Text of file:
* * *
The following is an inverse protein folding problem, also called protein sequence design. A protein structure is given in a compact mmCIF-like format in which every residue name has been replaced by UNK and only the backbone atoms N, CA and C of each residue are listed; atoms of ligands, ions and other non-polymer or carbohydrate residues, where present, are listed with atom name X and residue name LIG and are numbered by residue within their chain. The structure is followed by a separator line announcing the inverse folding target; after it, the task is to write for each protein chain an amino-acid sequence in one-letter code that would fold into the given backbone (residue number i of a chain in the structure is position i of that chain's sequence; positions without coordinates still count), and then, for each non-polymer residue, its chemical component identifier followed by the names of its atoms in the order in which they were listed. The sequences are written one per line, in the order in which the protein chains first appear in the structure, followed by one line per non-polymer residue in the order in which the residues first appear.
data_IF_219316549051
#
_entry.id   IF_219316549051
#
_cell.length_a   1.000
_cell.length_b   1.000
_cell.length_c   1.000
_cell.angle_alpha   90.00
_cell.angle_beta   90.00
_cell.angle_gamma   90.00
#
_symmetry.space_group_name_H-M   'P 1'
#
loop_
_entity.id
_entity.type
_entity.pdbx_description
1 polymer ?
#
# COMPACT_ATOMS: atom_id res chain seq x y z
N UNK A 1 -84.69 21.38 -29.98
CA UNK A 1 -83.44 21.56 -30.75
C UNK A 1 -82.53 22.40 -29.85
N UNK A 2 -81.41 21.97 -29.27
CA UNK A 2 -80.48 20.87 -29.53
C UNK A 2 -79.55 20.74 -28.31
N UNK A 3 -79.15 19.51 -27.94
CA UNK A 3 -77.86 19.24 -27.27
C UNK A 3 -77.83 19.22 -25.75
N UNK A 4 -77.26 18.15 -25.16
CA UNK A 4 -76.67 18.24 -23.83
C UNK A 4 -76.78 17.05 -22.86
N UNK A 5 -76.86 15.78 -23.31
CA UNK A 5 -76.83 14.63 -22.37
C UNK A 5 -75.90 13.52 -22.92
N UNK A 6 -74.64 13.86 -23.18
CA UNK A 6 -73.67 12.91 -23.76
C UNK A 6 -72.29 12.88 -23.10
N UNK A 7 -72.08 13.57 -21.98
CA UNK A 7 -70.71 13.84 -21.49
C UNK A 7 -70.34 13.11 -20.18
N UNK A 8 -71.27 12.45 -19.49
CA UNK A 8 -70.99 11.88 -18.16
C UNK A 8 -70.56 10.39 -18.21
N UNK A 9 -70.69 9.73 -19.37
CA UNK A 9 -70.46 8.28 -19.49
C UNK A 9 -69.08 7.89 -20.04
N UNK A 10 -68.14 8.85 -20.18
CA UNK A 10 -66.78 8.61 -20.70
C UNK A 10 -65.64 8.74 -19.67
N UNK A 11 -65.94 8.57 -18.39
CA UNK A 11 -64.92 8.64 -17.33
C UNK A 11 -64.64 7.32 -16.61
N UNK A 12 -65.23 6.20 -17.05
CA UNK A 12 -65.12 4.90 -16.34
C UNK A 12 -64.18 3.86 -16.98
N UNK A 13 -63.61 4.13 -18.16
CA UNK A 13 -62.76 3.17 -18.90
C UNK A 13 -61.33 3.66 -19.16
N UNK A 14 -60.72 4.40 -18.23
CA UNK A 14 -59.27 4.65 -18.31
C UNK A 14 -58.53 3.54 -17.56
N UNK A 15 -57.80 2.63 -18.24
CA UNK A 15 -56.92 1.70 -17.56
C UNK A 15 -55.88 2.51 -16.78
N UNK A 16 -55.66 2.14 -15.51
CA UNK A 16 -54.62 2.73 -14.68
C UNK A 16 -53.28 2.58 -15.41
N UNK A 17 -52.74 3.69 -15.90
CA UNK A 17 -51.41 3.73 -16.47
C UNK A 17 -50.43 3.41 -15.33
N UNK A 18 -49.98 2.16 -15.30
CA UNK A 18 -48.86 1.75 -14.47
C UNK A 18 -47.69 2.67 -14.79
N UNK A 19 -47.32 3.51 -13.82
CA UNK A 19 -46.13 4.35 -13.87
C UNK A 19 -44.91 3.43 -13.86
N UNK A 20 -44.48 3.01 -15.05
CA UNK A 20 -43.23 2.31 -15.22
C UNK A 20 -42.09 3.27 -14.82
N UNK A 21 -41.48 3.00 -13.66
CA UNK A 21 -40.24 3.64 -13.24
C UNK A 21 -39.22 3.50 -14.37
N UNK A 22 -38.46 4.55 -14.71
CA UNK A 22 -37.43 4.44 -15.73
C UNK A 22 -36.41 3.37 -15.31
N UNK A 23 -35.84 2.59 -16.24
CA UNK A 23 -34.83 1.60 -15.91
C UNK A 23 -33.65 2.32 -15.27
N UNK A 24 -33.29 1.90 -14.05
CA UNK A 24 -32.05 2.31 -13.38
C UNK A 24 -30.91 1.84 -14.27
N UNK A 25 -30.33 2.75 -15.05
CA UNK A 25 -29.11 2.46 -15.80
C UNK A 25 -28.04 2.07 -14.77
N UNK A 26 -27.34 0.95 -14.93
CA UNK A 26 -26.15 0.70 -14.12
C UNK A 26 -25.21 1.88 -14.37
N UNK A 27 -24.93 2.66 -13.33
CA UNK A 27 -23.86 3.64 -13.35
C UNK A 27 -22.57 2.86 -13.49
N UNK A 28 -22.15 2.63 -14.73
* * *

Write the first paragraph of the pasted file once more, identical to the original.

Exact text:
The following is an inverse protein folding problem, also called protein sequence design. A protein structure is given in a compact mmCIF-like format in which every residue name has been replaced by UNK and only the backbone atoms N, CA and C of each residue are listed; atoms of ligands, ions and other non-polymer or carbohydrate residues, where present, are listed with atom name X and residue name LIG and are numbered by residue within their chain. The structure is followed by a separator line announcing the inverse folding target; after it, the task is to write for each protein chain an amino-acid sequence in one-letter code that would fold into the given backbone (residue number i of a chain in the structure is position i of that chain's sequence; positions without coordinates still count), and then, for each non-polymer residue, its chemical component identifier followed by the names of its atoms in the order in which they were listed. The sequences are written one per line, in the order in which the protein chains first appear in the structure, followed by one line per non-polymer residue in the order in which the residues first appear.